I agree that modern tanks and fuel systems handle 10% ok, but damage can still be done is the stuff is left un-used and un-treated for too long. Years ago I switched to non ethanol fuel and all my carb issues in my small engines went away; chainsaws/weed whips/small genny/blowers/etc. Whenever someone brings me something that does not run my first question is what kind of fuel was left in it last and it's almost always corn juice.
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  11. jay547

    jay547 Long timer

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    Same here. Non-ethanol fuel is readily available here so we nearly always use it.
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  12. Doug Just Doug

    Doug Just Doug Silly Party Candidate Supporter

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    A few years ago I started running the canned fuel in my snow blower, lawn mower, and other small engines. Expensive, but easy, and now everything starts up right away after sitting for months.
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  13. AzB

    AzB Fattest thin man

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    Yep. It ruined the fuel lines in my weed whacker, my chainsaw, trashed the vacuum petcock in my Suzuki and the float bowl gasket on the harley.
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  14. CaptCapsize

    CaptCapsize Long timer

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    We need to encourage the save the planet types the converting food (corn) into fuel is unethical in an overpopulated starving world.
    My trick to prevent Corn fuel from going bad in the tank is to ride often enough it doesn't have time to go bad.

    The only good thing Ethanol does for fuel system is it does absorb water.

    We used to add a pint Ethanol to the Propane tanks in Hot Air Balloons to remove the water condensation. The water used to cause the old style burners to ice up, which could be bad at altitude.:grim
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  15. molochnik

    molochnik Desperately wants the blue pill

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    I held back from participating because I too have only anecdotal evidence. When I used a lot of avgas (and yes, jetting was altered to suit), I found that I had zero issues with fuel-related headaches. I had a Harley sit for almost a year with a tank of avgas in it and it fired up fine and had no leaks.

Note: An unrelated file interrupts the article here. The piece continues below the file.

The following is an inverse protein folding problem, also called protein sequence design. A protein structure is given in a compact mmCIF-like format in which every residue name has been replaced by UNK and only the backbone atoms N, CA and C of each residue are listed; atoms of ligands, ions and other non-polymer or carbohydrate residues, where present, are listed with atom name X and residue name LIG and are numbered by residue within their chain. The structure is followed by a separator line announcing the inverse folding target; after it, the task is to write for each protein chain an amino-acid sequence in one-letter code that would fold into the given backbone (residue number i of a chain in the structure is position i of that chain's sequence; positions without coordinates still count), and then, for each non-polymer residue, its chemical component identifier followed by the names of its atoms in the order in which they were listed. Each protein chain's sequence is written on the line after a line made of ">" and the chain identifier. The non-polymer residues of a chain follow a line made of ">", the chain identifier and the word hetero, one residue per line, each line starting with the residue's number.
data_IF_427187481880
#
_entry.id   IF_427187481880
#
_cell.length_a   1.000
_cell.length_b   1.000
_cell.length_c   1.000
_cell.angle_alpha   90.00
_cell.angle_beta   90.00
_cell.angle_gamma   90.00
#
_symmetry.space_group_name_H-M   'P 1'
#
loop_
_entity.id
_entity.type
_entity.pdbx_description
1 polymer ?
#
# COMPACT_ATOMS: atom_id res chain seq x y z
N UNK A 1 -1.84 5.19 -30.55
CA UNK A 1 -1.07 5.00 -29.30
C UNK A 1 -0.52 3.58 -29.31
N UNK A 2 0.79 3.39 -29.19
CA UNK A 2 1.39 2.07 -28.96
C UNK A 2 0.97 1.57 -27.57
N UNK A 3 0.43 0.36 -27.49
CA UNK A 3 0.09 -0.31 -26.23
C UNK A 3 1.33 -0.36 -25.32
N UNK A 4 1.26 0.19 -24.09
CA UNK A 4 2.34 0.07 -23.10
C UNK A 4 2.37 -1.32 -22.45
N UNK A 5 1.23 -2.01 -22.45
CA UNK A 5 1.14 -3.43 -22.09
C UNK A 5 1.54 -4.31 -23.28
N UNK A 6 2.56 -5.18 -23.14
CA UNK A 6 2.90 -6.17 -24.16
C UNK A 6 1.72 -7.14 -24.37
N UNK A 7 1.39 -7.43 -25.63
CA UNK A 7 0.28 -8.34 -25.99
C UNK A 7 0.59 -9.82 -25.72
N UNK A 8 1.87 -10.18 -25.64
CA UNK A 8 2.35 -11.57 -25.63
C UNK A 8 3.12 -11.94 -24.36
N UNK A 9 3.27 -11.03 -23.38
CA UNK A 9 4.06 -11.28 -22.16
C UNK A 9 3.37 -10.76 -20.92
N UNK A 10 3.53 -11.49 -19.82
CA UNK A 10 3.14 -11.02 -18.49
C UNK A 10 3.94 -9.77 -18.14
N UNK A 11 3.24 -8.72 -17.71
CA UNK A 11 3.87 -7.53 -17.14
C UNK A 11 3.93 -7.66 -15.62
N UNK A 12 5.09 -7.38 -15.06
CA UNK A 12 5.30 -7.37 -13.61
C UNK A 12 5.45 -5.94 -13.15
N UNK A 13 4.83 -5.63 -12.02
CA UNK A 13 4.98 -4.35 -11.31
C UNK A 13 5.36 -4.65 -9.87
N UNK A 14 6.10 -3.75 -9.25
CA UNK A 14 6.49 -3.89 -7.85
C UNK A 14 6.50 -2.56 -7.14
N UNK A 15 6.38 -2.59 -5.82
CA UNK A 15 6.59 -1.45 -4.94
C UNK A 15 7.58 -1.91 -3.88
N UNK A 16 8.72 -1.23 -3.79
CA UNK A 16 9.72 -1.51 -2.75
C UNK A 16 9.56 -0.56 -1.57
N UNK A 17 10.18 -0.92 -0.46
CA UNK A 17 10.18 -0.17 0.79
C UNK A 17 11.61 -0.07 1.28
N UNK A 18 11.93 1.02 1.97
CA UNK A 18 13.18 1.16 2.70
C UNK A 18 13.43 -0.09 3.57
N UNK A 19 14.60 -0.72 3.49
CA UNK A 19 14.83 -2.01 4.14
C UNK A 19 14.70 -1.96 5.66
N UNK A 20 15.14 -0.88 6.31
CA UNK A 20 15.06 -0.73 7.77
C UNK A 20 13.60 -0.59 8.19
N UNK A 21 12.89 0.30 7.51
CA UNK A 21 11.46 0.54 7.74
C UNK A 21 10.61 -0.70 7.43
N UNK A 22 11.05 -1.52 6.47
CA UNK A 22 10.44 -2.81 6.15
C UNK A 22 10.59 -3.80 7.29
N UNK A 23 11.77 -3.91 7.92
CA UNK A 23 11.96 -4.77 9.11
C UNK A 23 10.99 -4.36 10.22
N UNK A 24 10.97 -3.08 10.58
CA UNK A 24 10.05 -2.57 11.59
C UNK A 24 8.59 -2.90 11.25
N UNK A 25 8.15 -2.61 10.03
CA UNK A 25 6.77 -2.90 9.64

The shiddy pump gas we have here in CA seems to destroy anything that doesn't see regular use. I'm not even sure where I could find actual gasoline around here.
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  16. PeterTrocewicz

    PeterTrocewicz Been here awhile

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    At one point I was working at a powersports dealer that sold motorcycles, ATVs and Ski-Doo snowmobiles. Ski-Doo had just brought out their fuel injection system on the 2-stroke models.
    In the first year, we had to replace the fuel pump on virtually every one we sold because ethanol had dissolved the plastic internals.
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  17. High Country Herb

    High Country Herb Adventure Connoiseur

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    I spoke with the mechanics from both local shops, and both have been in the business for decades. One of them spoke of using Stabil, and how it did and didn't work. He basically said you can use those fuels, but they will cause problems if not used immediately.

    More recently, I spoke with the other guy. He said he has paid particular attention to residues left by ethanol fuels. He said in the last few months, there has been a new residue of white powder. He guesses there is a new additive being used, or increased percentage of ethanol in fuel that has not been reported to the public. In any case, it's changed, and the timing didn't coincide with the seasonal mixture change. He said he uses the canned gasoline without ethanol that can be bought under a number of brand names. I get mine from Tractor Supply for $20/gallon, which is not feasible for motorcycles.

    I could see how a powdery residue would jam up the works in a vacuum operated petcock, but I would think they could be cleaned out. My wife's 1995 DR350 had a malfunctioning petcock when she bought it in 2013. I don't think there was nearly as much ethanol in gas back then, so I don't know if we can attribute it's failure to that.

    In any case, we got rid of that crappy petcock, and swapped it for a petcock from a raptor ATV. No problems since.

    https://procycle.us/bikepages/dr350.html#fuelsystems
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  18. Florida Lime

    Florida Lime Long timer

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    So 16 posts so far for yes, and ONE post adamant that the others are wrong. :hmmmmm

    Oh wait, 17 posts for yes - that 10% crap has messed up my small engine yard stuff as well. No problems since going to 100% gas in the mower, weedwacker, chainsaw, etc. I only use non-ethanol in the Griso (plastic tank), and the bikes kept in NC when they are going to be parked for any length of time.
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  19. VX Rider

    VX Rider Long timer

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    I dunno, I've been putting E gas in the VX for five years....I ride most every week end...sometimes skip three or four weeks....no issues.
    I guess I'm just lucky....and ride it enough to keep everything flowing?
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  20. flei

    flei cycletherapist

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    Your gov'ment says: "Ethanol causes no problems, and it will make the Corn-belt rich and save us from those A-rabs. You're gonna use it and like." Lobbying (i.e., $$$) talks.